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Approaches to Psychology PS1012 & PS1014

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1 Approaches to Psychology PS1012 & PS1014
Approaches to Psychology PS1012 & PS The approach of feminist psychology. John Beech

2 The feminist approach: lecture plan
1. Brief introduction 2. Brief history of feminism and the women’s movement 3. Feminist psychology: Masculinist bias (including research methods & design) 4. The feminist view of science (a) Use of language and personal experience (b) Gender in a wider context (c) The social construction of gender

3 The approach of feminist psychology: 1. Introduction
The case is made that there is a strong masculine bias in development of psychology. This is a reflection of dominance of males in power in Western society. Thus psychology is androcentric, which means that it concentrates on focussing on the experiences of men. Feminist psychologists look at psychology as a discipline, especially its methods and applications from this perspective. But first some history of feminism outside of psychology…

4 The approach of feminism: 2. History of feminism
Feminism is thought to have started in the 18th century in the West. Feminist thought developed during The Enlightenment* when women’s education was promoted. Emmeline Pankhurst was one of the founders of the suffragette movement. The aim was to show the institutional sexism in British society. Feminism became more international in the early 20th century, especially towards the end of WW1. By the 1920s in many countries women had secured the vote and achieved legal recognition. [*The Enlightenment = 17th & 18th century era in which freedom, democracy and reason were considered to be society’s main values.]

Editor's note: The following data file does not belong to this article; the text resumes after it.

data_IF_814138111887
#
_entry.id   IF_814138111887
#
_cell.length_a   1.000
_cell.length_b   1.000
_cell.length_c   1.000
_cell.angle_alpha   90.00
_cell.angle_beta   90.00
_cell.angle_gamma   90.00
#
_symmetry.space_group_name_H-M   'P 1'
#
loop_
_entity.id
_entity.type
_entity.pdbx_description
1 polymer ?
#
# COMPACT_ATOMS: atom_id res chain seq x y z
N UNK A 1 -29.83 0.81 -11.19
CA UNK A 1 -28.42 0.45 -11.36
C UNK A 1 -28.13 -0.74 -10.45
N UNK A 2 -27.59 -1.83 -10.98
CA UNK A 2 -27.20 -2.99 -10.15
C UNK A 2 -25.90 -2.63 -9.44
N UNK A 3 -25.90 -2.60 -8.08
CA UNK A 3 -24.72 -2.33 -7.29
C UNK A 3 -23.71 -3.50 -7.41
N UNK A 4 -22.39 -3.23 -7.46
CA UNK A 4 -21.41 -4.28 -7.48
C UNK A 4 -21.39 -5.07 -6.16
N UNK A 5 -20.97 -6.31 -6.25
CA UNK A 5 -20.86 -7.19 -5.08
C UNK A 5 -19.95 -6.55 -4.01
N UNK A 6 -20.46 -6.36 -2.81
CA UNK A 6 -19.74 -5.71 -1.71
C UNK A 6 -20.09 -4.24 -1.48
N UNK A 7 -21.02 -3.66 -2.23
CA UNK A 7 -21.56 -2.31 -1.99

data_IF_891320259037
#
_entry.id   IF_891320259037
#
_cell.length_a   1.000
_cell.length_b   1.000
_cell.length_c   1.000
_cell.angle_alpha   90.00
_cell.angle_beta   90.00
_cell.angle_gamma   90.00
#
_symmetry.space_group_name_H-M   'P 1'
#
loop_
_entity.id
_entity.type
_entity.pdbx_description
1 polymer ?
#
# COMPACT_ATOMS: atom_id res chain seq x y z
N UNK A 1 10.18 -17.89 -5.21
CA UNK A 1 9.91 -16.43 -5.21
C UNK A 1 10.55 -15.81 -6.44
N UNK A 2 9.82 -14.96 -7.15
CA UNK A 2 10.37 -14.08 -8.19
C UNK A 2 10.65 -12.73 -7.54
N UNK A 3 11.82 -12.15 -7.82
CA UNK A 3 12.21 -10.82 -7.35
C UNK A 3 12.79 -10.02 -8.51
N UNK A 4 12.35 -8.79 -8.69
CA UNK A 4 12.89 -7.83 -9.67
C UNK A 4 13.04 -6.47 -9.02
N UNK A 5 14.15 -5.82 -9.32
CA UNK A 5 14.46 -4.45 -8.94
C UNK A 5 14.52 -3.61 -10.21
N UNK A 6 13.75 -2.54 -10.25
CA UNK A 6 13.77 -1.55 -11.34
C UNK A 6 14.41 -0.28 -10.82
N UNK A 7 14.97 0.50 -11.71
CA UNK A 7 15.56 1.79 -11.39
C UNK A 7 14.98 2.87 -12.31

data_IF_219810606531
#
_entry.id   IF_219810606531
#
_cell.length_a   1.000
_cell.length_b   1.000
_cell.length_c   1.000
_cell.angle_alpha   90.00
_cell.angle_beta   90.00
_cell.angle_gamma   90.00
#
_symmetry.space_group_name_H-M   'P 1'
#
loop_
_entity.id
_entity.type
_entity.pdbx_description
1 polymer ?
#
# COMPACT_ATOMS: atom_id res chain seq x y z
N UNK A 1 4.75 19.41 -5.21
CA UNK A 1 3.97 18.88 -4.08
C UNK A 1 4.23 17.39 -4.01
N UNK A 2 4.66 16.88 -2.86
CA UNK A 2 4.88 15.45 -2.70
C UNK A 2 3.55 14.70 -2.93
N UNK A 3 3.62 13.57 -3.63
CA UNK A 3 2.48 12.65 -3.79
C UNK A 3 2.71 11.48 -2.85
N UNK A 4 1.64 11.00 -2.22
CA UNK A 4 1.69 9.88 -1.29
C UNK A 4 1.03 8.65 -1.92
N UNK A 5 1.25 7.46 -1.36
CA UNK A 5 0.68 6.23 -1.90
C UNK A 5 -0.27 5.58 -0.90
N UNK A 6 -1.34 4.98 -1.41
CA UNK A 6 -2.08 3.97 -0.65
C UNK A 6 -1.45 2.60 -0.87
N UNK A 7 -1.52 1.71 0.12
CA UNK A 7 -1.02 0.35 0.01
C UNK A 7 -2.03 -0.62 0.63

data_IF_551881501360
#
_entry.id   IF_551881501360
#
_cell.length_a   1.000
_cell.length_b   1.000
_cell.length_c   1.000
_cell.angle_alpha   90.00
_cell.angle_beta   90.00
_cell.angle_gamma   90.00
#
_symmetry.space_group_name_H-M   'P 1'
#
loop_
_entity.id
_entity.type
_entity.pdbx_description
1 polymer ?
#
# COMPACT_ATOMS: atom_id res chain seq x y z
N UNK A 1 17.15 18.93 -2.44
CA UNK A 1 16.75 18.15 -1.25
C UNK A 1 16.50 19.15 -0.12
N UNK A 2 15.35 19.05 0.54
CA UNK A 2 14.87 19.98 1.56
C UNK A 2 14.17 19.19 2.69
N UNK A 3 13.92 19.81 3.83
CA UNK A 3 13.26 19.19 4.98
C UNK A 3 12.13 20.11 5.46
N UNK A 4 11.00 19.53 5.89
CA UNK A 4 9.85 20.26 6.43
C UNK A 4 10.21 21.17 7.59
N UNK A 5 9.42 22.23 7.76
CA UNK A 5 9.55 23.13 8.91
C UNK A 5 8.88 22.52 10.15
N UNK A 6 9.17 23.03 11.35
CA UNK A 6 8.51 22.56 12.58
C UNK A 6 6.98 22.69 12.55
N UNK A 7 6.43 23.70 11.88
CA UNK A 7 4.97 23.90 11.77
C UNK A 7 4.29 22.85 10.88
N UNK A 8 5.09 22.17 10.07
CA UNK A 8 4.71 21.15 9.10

5 The approach of feminism: 2. History of feminism
In both WW1 & WW2 shortages of men at war led to many women taking on men’s work. But women were still restricted in Nazi Germany & Italy. Feminists before 1960s have been called first wave and those after 1960 as second wave. The first wave made significant gains in providing equality of citizens irrespective of gender, especially in education, welfare and in employment

6 The approach of feminism: 2. History of feminism
The second wave is concerned with getting full social and economic equality. They concentrated therefore more on interpersonal politics. This included the right to contraception and also to sexual liberation. Some feminists have felt uneasy as sexual revolution implies that men can have sex more easily without the accompanying responsibilities. They raised awareness about domestic violence and rape. In 1968 a sheep was crowned as Miss America by feminists in protest of the Miss America contest. Third wave or post feminism queries the need for feminism as the equality of women can be assumed, and not fought for.

7 The approach of feminism: 2. History of feminism
At present internationally, especially outside the West, women are paid less than men for the same work and are under pressure to conform to gender stereotype. Away from the West feminism has been identified as Western colonialism, and this has been part of a backlash against the more radical elements of feminism.

8 3. Feminist psychology: Masculinist bias – an overview
Sexism: research mainly based on men. Appears to be implication that women’s behaviour is abnormal, while men’s is the standard. Gender difference research emphasises biological rather than the social differences between the sexes. Tends to fix stereotypes. Thus psychology is ‘sexist’ in viewing women as being inferior and discriminates against them. It is seen as‘heterosexist’ for regarding gay men and lesbian women as abnormal. Psychology also discriminates against these groups.

9 3. Feminist psychology: Masculinist bias
Bernstein and Russo (1974) proposed that there is assumption that all famous psychologists are male. But many were women. Same bias applies to new names. Margaret Washburn - work on animal behaviour and Margaret Harlow - tactual contact and nurturance. Washburn was the first white American woman to get a PhD (1908). In 1921 she became the second woman president of the APA.

10 3. Feminist psychology: Masculinist bias
Mary Calkins discovered primacy and recency effects. She was banned in 1890 from doing postgraduate work.

11 3. Feminist psychology: Masculinist bias